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Stacie Scott/Deseret News/File

Improvement efforts stymied without lease agreement, Fairpark officials say

By Jasen Lee | Posted - Sep. 12, 2015 at 6:28 p.m.


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SALT LAKE CITY — The Utah State Fair is underway with thousands of people from all over the state expected to enjoy the sights, sounds and unique culinary specialties available only at the 11-day annual Utah agricultural festival.

But that tradition could be in jeopardy if the Utah Legislature does not execute a new lease extension for the 66-acre property. The current lease expires in 2017.

On Friday, members of the Fairpark Corporation board of directors made a plea to several lawmakers to sign the lease so that the board can negotiate needed agreements to optimize the property to its full potential of public use, said board member Maura Carabello.

"We have a 20-year plan to not only keep the state fair, but we also want to add an indoor-outdoor multiuse stadium and a new exhibition center … to have more Utahns use this facility more than they already do," she said.

The long-range plan includes upgrading the 13 historic buildings currently in use on the property, all of which would require a significant infusion of financial capital to upgrade, Carabello said.

Some of the proposed improvements include new audio/visual technology, telephone/Internet (Wi-Fi), security, parking, signage, along with catering and concessions. After years of deferred maintenance, the buildings and grounds, including the drainage system, need upgrading. Additionally, the property would need annual appropriations to meet its long-term primary business objectives, she said.

However, nothing will be feasible until the governor and the Legislature officially approve the lease.


Without the lease, we're stuck. ... a vendor doesn't want to sign an agreement with us, nobody wants to plan even their family reunions, let alone their corporate events when they know we don't have a lease beyond 2017.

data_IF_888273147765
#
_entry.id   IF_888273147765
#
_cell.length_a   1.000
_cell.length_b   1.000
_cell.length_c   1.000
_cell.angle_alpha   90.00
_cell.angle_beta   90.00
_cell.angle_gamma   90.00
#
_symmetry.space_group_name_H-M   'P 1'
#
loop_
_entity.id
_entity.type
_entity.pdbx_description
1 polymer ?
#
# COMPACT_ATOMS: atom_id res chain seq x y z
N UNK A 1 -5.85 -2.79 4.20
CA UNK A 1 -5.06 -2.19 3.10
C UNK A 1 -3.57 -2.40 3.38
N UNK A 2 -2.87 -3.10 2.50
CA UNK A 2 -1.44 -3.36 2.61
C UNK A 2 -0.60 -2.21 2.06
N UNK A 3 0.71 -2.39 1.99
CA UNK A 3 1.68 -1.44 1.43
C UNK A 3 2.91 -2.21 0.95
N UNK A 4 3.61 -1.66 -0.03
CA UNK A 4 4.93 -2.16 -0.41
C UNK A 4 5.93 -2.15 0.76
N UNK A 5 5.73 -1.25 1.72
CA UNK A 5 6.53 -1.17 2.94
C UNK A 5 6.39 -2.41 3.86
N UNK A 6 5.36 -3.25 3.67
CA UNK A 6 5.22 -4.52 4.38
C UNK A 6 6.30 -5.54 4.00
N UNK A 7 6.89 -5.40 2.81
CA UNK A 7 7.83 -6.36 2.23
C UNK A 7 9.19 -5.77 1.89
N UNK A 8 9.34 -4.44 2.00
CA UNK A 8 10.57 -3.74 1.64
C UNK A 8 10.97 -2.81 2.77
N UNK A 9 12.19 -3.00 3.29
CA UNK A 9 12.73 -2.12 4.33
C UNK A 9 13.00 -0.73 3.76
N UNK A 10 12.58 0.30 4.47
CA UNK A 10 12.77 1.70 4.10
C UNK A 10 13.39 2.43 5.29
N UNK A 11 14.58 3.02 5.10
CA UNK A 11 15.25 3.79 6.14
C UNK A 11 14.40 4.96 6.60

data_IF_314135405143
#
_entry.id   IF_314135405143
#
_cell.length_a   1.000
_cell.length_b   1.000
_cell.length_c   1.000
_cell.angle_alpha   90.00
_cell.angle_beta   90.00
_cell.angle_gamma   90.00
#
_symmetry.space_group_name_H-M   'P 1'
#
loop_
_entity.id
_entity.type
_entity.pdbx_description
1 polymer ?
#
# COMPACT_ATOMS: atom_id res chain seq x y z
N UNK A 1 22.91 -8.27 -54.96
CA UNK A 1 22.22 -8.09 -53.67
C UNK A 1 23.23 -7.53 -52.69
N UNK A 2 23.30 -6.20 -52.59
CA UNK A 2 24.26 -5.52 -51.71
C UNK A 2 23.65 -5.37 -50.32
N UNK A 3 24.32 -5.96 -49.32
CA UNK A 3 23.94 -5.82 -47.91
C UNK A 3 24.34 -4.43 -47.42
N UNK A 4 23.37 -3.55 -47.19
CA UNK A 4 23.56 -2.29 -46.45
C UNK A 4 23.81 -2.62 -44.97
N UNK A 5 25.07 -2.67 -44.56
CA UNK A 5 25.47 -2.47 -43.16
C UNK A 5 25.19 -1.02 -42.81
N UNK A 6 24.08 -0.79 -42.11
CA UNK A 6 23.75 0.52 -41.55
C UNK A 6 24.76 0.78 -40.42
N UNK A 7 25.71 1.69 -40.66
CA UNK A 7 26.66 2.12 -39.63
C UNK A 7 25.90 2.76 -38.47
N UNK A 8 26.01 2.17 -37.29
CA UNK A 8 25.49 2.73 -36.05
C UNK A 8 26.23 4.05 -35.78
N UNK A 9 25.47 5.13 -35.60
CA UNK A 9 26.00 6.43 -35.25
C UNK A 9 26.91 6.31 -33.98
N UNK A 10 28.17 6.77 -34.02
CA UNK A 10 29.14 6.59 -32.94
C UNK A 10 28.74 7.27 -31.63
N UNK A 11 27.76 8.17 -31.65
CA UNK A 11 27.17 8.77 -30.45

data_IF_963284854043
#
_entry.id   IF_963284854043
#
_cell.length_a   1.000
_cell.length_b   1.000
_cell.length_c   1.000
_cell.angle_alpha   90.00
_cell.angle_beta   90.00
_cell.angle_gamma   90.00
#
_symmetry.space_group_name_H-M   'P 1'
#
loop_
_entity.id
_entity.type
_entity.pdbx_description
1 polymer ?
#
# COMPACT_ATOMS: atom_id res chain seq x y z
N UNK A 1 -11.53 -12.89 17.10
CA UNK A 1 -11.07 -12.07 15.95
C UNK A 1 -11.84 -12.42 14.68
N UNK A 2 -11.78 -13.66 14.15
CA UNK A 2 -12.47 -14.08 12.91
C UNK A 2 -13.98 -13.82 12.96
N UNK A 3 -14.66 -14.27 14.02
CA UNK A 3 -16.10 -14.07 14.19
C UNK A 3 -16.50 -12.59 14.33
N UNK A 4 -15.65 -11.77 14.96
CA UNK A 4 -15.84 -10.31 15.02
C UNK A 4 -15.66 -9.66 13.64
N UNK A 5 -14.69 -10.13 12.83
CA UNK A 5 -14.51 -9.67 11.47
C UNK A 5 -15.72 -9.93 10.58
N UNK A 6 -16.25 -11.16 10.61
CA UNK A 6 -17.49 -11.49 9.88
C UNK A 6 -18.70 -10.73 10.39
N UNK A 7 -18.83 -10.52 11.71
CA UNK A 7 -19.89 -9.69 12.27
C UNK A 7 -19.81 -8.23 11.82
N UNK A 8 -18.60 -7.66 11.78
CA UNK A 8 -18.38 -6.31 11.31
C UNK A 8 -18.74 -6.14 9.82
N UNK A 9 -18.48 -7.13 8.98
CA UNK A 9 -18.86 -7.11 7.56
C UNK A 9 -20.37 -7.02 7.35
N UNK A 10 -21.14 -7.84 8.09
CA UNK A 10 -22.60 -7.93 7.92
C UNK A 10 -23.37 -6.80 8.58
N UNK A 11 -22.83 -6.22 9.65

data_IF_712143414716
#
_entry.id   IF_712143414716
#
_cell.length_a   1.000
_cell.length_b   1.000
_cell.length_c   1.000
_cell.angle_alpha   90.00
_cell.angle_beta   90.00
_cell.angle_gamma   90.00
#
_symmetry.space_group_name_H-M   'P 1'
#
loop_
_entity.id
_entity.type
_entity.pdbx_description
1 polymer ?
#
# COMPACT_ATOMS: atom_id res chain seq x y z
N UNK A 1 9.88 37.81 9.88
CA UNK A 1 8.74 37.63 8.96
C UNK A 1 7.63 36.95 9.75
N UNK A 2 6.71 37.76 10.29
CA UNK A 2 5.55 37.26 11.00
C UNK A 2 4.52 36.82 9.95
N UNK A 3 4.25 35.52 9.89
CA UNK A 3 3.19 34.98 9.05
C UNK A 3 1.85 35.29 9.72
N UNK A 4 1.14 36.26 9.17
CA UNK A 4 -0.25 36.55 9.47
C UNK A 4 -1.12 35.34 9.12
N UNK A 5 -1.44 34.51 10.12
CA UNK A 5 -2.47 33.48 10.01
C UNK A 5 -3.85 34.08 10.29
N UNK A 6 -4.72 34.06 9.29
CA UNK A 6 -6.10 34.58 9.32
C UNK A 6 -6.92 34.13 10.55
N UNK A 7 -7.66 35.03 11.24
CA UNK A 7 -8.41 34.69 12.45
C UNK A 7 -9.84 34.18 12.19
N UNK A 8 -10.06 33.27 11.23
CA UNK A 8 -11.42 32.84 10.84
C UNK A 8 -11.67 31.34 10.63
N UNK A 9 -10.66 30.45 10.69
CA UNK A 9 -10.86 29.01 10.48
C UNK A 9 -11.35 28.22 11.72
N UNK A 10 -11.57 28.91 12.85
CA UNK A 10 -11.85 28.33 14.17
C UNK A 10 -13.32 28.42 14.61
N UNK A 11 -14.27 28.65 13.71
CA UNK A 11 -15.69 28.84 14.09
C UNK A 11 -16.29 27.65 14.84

–Maura Carabello, Fairpark Corp.


"Without the lease, we're stuck," Carabello said. "Without (it), a vendor doesn't want to sign an agreement with us, nobody wants to plan even their family reunions, let alone their corporate events when they know we don't have a lease beyond 2017."

The board talked repeatedly Friday about the importance of having, preferably, a 50-year lease in place in order to achieve the maximum long-term viability of the property.

The lease issue has been a major concern for several years, dating back to 2010 when the state Legislature developed the framework to renew the Fairpark lease. But nothing has been done since, and that inaction has cost the state dearly as Fairpark administrators have struggled to find a way to generate revenue outside of the fair.

Earlier this year, the board hoped a solution had been found, but it was lost when lawmakers failed to get the lease agreement finalized in a timely manner.

In late February, Real Salt Lake owner Dell Loy Hansen notified Fairpark administrators that the club was rescinding its January proposal to develop a stadium facility at the fairgrounds. Just weeks before, Hansen announced his intention to build an $18 million, 8,000-seat stadium at the Fairpark, with the stadium to serve as the future home of the Real Monarchs.

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In an effort to expedite the project's proposed development, Hansen had agreed to pay the entire cost of construction at the Fairpark, contingent on the state extending the Fairpark's lease on the fairgrounds for an additional 40 years.

At the time, a Fairpark board member said the only major hurdle to construction of the new stadium was the extension of the lease, which is set to expire in 2017. But legislative wrangling caused the team to pull out of the deal, with a team executive noting that the process was moving at such a tediously slow pace that development would not be able to begin for at least another 18 months.

In March, RSL announced an agreement to build a new stadium complex for the Real Monarchs in West Valley City near the Maverik Center. The team hopes to break ground on a facility this year.

As it stands currently, state lawmakers are still in the process of figuring out the lease issue. Until the matter is resolved, no other deal can formally take place at the Fairpark.

But following Friday's meeting, Sen. Kevin Van Tassell, R-Vernal, was optimistic that armed with the new information in the business plan put forth by the board, lawmakers could be swayed to put a lease agreement in place in the near future.

"The (plan) put together by the board is a huge road map for us to follow that we haven't had," he said. "I think that will resolve almost everything that was (of concern)."

Meanwhile, the State Fairpark Corp. — an independent nonprofit public corporation created in the 2011 legislative session as an entity outside of state government to pursue profitable ventures for the site — will continue its efforts to maintain and improve the Fairpark grounds and its facilities.

"We believe that honoring our culture, investing in our recreational economy and tourism are the highest and best use of this state property," Carabello said. "We know with the proper investment, this area will serve the citizens and the economy well."

Contributing: Ashley Kewish

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